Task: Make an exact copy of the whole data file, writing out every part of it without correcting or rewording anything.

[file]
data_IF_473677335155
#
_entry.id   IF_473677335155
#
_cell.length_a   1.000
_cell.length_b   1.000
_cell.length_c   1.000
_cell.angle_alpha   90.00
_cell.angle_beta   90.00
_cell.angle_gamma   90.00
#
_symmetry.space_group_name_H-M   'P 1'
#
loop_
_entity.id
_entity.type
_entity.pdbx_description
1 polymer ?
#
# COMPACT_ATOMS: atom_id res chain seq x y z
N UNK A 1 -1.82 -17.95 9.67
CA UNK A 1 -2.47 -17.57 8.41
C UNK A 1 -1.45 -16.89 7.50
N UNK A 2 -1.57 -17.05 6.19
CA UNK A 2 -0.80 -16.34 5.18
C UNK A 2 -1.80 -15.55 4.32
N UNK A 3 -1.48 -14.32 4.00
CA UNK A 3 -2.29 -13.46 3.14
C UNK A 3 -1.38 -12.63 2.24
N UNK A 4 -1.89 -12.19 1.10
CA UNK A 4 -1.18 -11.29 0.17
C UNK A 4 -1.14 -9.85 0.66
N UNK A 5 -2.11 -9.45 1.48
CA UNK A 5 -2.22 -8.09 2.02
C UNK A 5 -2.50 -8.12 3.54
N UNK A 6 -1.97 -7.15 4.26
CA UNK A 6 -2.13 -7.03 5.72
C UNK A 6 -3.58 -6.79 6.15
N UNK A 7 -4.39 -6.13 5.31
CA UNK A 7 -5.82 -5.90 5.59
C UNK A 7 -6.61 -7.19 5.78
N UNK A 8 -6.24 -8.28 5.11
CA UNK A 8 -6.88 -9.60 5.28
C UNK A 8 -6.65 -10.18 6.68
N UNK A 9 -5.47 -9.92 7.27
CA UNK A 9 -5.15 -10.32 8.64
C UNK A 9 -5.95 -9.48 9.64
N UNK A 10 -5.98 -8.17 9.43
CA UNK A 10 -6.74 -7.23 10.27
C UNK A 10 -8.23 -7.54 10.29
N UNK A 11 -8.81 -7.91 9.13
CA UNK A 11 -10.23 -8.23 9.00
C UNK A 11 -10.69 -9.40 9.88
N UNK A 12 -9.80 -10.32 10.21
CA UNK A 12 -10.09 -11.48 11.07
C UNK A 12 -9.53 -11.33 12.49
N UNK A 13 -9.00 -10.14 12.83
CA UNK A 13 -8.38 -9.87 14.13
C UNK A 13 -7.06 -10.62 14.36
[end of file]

data_IF_473677335155
#
_entry.id   IF_473677335155
#
_cell.length_a   1.000
_cell.length_b   1.000
_cell.length_c   1.000
_cell.angle_alpha   90.00
_cell.angle_beta   90.00
_cell.angle_gamma   90.00
#
_symmetry.space_group_name_H-M   'P 1'
#
loop_
_entity.id
_entity.type
_entity.pdbx_description
1 polymer ?
#
# COMPACT_ATOMS: atom_id res chain seq x y z
N UNK A 1 -1.82 -17.95 9.67
CA UNK A 1 -2.47 -17.57 8.41
C UNK A 1 -1.45 -16.89 7.50
N UNK A 2 -1.57 -17.05 6.19
CA UNK A 2 -0.80 -16.34 5.18
C UNK A 2 -1.80 -15.55 4.32
N UNK A 3 -1.48 -14.32 4.00
CA UNK A 3 -2.29 -13.46 3.14
C UNK A 3 -1.38 -12.63 2.24
N UNK A 4 -1.89 -12.19 1.10
CA UNK A 4 -1.18 -11.29 0.17
C UNK A 4 -1.14 -9.85 0.66
N UNK A 5 -2.11 -9.45 1.48
CA UNK A 5 -2.22 -8.09 2.02
C UNK A 5 -2.50 -8.12 3.54
N UNK A 6 -1.97 -7.15 4.26
CA UNK A 6 -2.13 -7.03 5.72
C UNK A 6 -3.58 -6.79 6.15
N UNK A 7 -4.39 -6.13 5.31
CA UNK A 7 -5.82 -5.90 5.59
C UNK A 7 -6.61 -7.19 5.78
N UNK A 8 -6.24 -8.28 5.11
CA UNK A 8 -6.88 -9.60 5.28
C UNK A 8 -6.65 -10.18 6.68
N UNK A 9 -5.47 -9.92 7.27
CA UNK A 9 -5.15 -10.32 8.64
C UNK A 9 -5.95 -9.48 9.64
N UNK A 10 -5.98 -8.17 9.43
CA UNK A 10 -6.74 -7.23 10.27
C UNK A 10 -8.23 -7.54 10.29
N UNK A 11 -8.81 -7.91 9.13
CA UNK A 11 -10.23 -8.23 9.00
C UNK A 11 -10.69 -9.40 9.88
N UNK A 12 -9.80 -10.32 10.21
CA UNK A 12 -10.09 -11.48 11.07
C UNK A 12 -9.53 -11.33 12.49
N UNK A 13 -9.00 -10.14 12.83
CA UNK A 13 -8.38 -9.87 14.13
C UNK A 13 -7.06 -10.62 14.36